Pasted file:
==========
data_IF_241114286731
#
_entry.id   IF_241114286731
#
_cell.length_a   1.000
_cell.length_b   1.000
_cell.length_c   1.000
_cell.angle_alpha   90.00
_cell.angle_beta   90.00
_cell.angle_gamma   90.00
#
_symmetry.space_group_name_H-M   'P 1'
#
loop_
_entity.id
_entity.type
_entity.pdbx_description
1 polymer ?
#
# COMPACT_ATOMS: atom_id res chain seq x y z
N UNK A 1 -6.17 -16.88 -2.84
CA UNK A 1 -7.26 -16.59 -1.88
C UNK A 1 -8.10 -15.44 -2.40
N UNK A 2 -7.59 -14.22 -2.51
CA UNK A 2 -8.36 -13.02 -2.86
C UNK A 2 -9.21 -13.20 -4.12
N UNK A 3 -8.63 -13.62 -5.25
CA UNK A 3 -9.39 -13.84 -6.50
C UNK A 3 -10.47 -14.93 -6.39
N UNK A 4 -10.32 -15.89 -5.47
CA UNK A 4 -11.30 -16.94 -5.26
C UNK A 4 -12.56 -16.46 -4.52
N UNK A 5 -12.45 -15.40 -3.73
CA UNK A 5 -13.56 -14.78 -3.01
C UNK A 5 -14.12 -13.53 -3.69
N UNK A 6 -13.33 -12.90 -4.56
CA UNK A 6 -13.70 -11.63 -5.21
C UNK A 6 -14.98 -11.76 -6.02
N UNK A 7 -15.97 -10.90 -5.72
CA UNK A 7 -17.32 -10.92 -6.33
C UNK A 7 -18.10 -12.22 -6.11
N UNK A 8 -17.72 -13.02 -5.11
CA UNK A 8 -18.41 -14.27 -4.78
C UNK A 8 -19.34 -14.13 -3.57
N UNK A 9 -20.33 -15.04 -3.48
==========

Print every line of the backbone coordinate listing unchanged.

data_IF_241114286731
#
_entry.id   IF_241114286731
#
_cell.length_a   1.000
_cell.length_b   1.000
_cell.length_c   1.000
_cell.angle_alpha   90.00
_cell.angle_beta   90.00
_cell.angle_gamma   90.00
#
_symmetry.space_group_name_H-M   'P 1'
#
loop_
_entity.id
_entity.type
_entity.pdbx_description
1 polymer ?
#
# COMPACT_ATOMS: atom_id res chain seq x y z
N UNK A 1 -6.17 -16.88 -2.84
CA UNK A 1 -7.26 -16.59 -1.88
C UNK A 1 -8.10 -15.44 -2.40
N UNK A 2 -7.59 -14.22 -2.51
CA UNK A 2 -8.36 -13.02 -2.86
C UNK A 2 -9.21 -13.20 -4.12
N UNK A 3 -8.63 -13.62 -5.25
CA UNK A 3 -9.39 -13.84 -6.50
C UNK A 3 -10.47 -14.93 -6.39
N UNK A 4 -10.32 -15.89 -5.47
CA UNK A 4 -11.30 -16.94 -5.26
C UNK A 4 -12.56 -16.46 -4.52
N UNK A 5 -12.45 -15.40 -3.73
CA UNK A 5 -13.56 -14.78 -3.01
C UNK A 5 -14.12 -13.53 -3.69
N UNK A 6 -13.33 -12.90 -4.56
CA UNK A 6 -13.70 -11.63 -5.21
C UNK A 6 -14.98 -11.76 -6.02
N UNK A 7 -15.97 -10.90 -5.72
CA UNK A 7 -17.32 -10.92 -6.33
C UNK A 7 -18.10 -12.22 -6.11
N UNK A 8 -17.72 -13.02 -5.11
CA UNK A 8 -18.41 -14.27 -4.78
C UNK A 8 -19.34 -14.13 -3.57
N UNK A 9 -20.33 -15.04 -3.48